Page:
Assen: the 50K through hell.

50 km (IAU World Trophy)
Assen, The Netherlands
5:28 min/km
161 hrm

It all started beautifully. I tend not to be very lucky with around-the-race circumstances, but today I really cannot complain. To get to Assen we had to leave (I had Mikolaj as support; thanks man :) at 6:30 and take trains with 2 changes, ~3 min for each. And if we missed something I would not make it for the race. I thought: this cannot work. It did. Smoothly. The weather was also ok. Later it got too hot, but most of the loop was in the shade so it was still bearable.

I still don't know what I'm getting myself into...

The first 20K (4 laps) were pretty uneventful. The only problem was that I was kind of assuming there will be isotonic drinks (pretty normal) and maybe even power gels available at the refreshments points. And all I could see was water. I only realized close to the end of the race that the main refreshment point had bullion & isotonic drinks, but one had to grab them and all the staff was only handing out water. Oh well.

Going for the gallows...

Anyhow, I managed to keep a pace of close to 5:00 min/km for the first 20K, in the upper part of my zone 5:00-5:20, which I was very happy about. But I knew the rules of the game. I knew I'm sitting on a time-bomb. I knew that at some point I'm bound not to be able to keep this pace any longer and that then the things will turn for the worse. The real question was: when is that going to happen. If it was around 40K I was hoping I'd still manage to crawl for the last 10K; but if it was closer to 30K...

Start. Still smile on my face ;)

It turned out to be almost exactly at 30K. The first lap after that I still managed to stay in the 5:00-5:20 zone, but this time in the lower parts (all lap times below). But the next lap was already much worse. And the final two laps... Suffices to say I in those 2 laps I was stopping at every refreshment point (2 per lap) and walking for a bit. Eventually I did manage to get myself past the finish line. 4:33:27 was my final time, although that's an aspect of this run that I stopped thinking about long ago.

Getting some extra energy from Endomondo ;)

Now, I wonder, what am I doing wrong. Is it simply that I'm unable to pace myself? Start too fast in the initial parts of races? Lack of respect for the distance? Or maybe I just lost the ability to push hard after hitting the wall? Whatever it is, my recent long races tend to go according to the same scenario: too fast beginning, too much suffering at the end. Suffering apart, it's clearly not the most efficient strategy and it's time for a change...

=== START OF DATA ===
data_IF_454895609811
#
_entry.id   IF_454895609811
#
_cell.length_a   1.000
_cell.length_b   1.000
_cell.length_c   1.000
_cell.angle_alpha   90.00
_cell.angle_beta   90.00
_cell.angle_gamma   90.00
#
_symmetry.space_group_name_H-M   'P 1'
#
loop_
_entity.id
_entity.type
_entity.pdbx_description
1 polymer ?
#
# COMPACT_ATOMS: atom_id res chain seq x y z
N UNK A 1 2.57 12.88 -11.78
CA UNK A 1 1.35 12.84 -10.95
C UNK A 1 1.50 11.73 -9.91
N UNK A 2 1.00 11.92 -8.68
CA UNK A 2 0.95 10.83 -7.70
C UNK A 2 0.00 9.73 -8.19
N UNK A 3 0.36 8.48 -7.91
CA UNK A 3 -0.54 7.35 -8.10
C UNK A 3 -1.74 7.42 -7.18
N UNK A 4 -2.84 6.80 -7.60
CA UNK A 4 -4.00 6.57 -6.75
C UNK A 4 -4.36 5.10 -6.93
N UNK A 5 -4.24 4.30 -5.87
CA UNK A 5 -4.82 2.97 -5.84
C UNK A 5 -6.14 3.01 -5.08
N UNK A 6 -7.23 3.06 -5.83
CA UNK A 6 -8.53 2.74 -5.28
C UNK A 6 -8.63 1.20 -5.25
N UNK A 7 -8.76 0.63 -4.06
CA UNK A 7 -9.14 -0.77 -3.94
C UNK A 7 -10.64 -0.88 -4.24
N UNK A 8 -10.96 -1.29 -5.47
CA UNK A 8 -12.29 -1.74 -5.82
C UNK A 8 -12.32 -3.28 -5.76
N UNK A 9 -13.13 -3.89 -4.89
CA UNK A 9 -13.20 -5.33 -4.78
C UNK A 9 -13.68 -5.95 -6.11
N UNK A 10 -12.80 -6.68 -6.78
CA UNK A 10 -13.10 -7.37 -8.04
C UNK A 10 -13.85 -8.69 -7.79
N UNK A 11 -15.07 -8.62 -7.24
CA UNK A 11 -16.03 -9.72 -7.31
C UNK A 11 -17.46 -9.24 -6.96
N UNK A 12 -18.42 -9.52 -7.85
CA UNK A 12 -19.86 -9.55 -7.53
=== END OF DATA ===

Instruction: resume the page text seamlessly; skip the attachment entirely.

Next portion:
Finish? Almost. One more lap to go...

There are two things that scare me after this run. Firstly, my marathon time during this event was 3:44:10. I never run a marathon that slow & yes, if I didn't have 8K more to go, I know I could have done it somewhat faster. But my plan for Budapest (2nd of October) was to do ~3:10:00. That's 34 minutes faster! That's almost 50 seconds faster per kilometer!!! Unless my not fully co-operational hamstrings hampered my result (I don't think so), I seriously don't think I can do that...

Boy oh boy...

My second worry is that at some point I was planning to do a 100K race. And quite frankly at the moment the idea of doing twice the distance I did yesterday is... well... downright scary at best, but in fact closer to: 'impossible'. I know that in such an event one has to pace oneself differently. But I just cannot phantom covering such a distance in one go, regardless of the pace. Big respect to anyone who ever did that.

Water. Cold. Good.

Ok, what else can I say. I guess I can count myself an ultra-marathoner now ;). Surprisingly I'm not in a very bad shape now. Well, of course, I can hardly walk and my legs are hurting as hell, but I consider that normal. Apart from that a bruise on one of my toes is all the damage I got. Not too bad.

Was it worth it? Totally :)

Last but not least: my BIG thanks to all of you who offered me your support. You guys sent 41 (!!!) pep talks. I'm afraid I did not catch all of them during the run. But enough :). I have to say at times it was a bit frustrating when I could hardly walk and you guys were telling me to pick it up :D. But all in all: very helpful. Big, big thanks! Also to Mikolaj who made sure I got to Assen (and back) on time & who documented the trip with some photos :).

Next stop? Well, the marathon in Budapest, is already booked (2/10). But in my ultra-calendar? The original idea was to run 60K either Amsterdamse Bos or Texel next year. But Texel run seems to be organized only every other year and in Amsterdamse Bos there's only 50K, not 60K. Well, I'll see... but though as it was, I hope it was not my last word in the world of ultras ;)


Mikolaj said…
The guy is awesome. I'd just like to point out that the smile on the post-run photos was of the kind "the horrible pain is only half as strong as a moment ago --- I'm in paradise!". Actually, at that point Adam was extremely angry and fed up because, as far as I can understand, he got the 10% worse result that planned after paying for it with the soul-grinding effort, pain and exhaustion.

I say he's awesome, because having effectively missed his finish (I was fighting the camera and was too preocupied to cheer, clap or even look up) I finally got the camera under control in time to keep shooting his most painful poses and frowns, wondering aloud if he falls over while trying to stand up so that I can have a funny photo, and generally asking for trouble every other sentence and, guess what, Adam was as friendly and open-minded as ever. So, if a fancy strikes you to annoy Adam when he's too exhausted for self control and mightily angry and frustrated --- go on, you risk nothing, it's already been tried and it's safe and fun. :D

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